AVR ISP Header for Breadboards

The correct ISP layout is illustrated in the Atmel application note AVR 910: In-System Programming. 


Although a 10-pin header is also commonly seen, the 6-pin version is more desirable as it reduces board space and simplifies the design. Many commercial programmers use a cable containing both 6 and 10-pin versions including the USB programmer I typically use from Sparkfun. In almost every how-to guide I have ever seen with pictures, the illustrator has connected the programming cable to the breadboard by jamming wires into the ends of the cable. This is a huge mess and does not (easily) allow the use of multiple MCUs as I have mentioned before. It also means that every time you want to test your circuit without the programmer attached, you will have to look up the correct pin out (unless you have a better memory than me) to reconnect the cable for further programmer. Enter my design.

  • Find some single row, breakable headers. I prefer white for this project because I like to add color with a sharpie to better distinguish what pin is what. These can be picked up at pretty much any electronics supplier.

  • Break off three 4-pin sections for each header you would like to make. It's pretty handy to have a few lying around, especially if you use multiple MCUs like me, so you had might as well do it all at once!

  • Using a pair of pliers, remove the outside two pins. The edge of a table can be used to get them started, but be careful not to leave an indention in your furniture! Don't lose them, they will be put back in later.
  • Bend the remaining two pins toward the outside of the sections.
  • Push the two removed pins back through their holes in the opposite direction so they stick out the other side.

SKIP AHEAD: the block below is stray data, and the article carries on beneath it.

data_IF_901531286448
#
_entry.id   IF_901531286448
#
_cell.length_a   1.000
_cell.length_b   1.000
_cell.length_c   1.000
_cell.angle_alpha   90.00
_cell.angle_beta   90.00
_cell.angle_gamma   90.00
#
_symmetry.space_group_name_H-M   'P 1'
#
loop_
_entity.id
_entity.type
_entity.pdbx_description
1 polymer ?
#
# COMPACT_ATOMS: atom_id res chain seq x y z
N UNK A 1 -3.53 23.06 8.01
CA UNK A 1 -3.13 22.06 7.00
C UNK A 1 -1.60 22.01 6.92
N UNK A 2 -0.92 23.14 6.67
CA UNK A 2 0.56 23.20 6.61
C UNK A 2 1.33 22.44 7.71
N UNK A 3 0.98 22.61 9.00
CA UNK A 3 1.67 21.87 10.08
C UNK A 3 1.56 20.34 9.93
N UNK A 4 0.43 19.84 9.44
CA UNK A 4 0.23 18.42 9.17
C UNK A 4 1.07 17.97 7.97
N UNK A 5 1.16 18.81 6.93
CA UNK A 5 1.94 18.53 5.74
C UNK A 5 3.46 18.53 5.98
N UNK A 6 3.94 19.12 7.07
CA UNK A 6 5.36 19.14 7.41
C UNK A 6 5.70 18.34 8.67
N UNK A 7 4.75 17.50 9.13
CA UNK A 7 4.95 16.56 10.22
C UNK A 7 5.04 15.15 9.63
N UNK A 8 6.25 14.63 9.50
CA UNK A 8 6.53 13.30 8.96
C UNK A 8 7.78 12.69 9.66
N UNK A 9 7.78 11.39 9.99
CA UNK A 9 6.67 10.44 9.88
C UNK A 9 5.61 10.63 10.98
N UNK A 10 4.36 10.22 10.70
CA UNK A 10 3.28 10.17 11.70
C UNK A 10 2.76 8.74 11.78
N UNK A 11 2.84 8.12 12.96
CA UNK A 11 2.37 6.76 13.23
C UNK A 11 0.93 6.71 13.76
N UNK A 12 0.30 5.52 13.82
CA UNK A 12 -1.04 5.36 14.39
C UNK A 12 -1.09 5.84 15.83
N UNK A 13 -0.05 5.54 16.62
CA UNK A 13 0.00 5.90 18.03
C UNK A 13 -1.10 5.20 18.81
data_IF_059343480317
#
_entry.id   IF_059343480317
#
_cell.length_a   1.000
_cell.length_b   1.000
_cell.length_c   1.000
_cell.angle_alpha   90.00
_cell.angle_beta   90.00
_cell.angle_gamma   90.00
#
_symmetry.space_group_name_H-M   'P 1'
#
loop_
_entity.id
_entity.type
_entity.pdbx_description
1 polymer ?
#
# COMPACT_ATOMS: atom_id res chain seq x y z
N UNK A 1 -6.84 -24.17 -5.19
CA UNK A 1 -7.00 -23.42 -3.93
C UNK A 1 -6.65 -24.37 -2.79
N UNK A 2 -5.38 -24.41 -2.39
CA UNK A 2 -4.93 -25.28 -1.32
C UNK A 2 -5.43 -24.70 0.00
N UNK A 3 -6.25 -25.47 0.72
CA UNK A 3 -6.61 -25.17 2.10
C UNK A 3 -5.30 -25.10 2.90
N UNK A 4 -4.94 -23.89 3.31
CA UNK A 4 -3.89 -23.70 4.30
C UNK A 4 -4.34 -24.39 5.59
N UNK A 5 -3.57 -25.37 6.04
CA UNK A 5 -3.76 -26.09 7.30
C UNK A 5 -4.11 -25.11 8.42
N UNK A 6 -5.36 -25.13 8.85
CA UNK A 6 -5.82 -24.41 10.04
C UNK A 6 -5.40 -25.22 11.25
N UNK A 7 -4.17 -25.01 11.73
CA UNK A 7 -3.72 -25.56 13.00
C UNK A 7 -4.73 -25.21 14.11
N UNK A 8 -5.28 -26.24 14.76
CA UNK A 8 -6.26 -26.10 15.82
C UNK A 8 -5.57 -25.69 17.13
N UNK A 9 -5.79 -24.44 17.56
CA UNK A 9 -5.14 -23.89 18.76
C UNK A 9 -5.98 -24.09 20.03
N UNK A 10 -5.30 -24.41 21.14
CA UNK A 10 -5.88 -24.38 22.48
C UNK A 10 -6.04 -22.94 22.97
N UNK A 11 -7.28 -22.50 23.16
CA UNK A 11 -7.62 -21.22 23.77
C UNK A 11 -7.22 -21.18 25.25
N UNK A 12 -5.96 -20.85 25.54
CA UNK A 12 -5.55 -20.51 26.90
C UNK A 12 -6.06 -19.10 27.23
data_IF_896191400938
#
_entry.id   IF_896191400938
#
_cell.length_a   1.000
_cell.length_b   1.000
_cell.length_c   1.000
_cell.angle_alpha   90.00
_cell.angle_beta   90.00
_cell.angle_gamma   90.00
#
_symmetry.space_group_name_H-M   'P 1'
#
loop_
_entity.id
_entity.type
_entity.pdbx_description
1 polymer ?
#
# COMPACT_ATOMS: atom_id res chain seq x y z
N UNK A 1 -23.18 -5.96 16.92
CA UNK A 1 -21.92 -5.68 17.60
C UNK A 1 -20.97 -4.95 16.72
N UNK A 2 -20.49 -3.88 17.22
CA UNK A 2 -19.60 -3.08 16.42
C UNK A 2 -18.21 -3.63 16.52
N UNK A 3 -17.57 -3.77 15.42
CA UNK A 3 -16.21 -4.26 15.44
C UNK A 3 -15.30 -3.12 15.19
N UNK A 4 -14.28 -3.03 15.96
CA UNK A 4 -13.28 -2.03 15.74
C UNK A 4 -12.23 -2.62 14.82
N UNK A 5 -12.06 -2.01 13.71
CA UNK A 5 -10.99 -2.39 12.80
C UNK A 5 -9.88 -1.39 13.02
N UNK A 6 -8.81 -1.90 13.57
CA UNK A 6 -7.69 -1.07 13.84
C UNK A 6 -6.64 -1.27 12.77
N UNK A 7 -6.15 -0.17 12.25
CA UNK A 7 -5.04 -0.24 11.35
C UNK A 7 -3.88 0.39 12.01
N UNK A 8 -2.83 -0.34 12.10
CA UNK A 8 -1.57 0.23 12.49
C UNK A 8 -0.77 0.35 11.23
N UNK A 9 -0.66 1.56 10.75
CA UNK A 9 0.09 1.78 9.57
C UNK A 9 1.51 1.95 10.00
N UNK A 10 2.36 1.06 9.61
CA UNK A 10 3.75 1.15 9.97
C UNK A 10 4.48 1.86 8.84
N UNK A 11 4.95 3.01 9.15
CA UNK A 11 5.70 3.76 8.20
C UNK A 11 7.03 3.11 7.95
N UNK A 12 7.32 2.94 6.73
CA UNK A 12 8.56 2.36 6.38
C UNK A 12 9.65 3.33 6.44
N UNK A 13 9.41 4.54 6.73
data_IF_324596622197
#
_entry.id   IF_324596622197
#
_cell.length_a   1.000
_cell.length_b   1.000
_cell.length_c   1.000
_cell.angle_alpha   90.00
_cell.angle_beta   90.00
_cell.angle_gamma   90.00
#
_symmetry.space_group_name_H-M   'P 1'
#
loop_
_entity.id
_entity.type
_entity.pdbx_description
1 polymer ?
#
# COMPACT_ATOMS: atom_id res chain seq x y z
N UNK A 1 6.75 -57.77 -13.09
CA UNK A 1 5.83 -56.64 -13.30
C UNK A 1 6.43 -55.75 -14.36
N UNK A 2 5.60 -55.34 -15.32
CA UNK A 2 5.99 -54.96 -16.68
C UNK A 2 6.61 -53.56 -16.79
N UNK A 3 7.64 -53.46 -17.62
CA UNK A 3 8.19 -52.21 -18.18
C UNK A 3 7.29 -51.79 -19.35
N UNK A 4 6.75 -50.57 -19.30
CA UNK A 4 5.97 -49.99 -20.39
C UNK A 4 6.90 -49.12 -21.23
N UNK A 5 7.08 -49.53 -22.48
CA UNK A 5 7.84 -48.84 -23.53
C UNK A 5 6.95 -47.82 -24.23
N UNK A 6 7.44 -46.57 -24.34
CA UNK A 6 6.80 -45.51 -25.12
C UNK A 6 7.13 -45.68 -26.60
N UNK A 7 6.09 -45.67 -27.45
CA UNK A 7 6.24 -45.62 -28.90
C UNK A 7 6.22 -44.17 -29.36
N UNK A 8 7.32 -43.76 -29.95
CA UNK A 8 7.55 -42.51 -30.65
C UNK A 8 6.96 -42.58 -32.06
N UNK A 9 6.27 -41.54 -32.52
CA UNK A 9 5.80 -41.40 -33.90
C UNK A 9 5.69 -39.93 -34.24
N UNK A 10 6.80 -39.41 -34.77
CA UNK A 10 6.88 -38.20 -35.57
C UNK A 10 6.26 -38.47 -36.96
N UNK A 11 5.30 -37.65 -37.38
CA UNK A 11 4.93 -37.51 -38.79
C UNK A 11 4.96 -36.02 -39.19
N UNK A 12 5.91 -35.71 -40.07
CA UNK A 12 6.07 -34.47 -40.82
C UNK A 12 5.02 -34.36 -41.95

• Solder the inside and outside pins together.
  • Color one side of one section red and another black.
  • Using super glue, adhere the three sections together such that the red corner represents VCC, and the black corner represents GND.

The finished product should fit perfectly across the center section of a standard breadboard. With this header in place, the programming cable can easily be removed for testing or programming additional devices. The appropriate data sheet should be consulted for the connections between this programming header and the correct micrcocontroller pins. If a 10-pin header is desired, these same steps can be used by increasing the broken pin sections from three to five and adjusting the location of the VCC and GND pins.

It may also beneficial to color one corner of your programming cable red for easy alignment with this header; however, this can be difficult because of the typical black plastic used in for the female header at the end of the cable. In such cases, the use of paint or a piece of red tape may be necessary.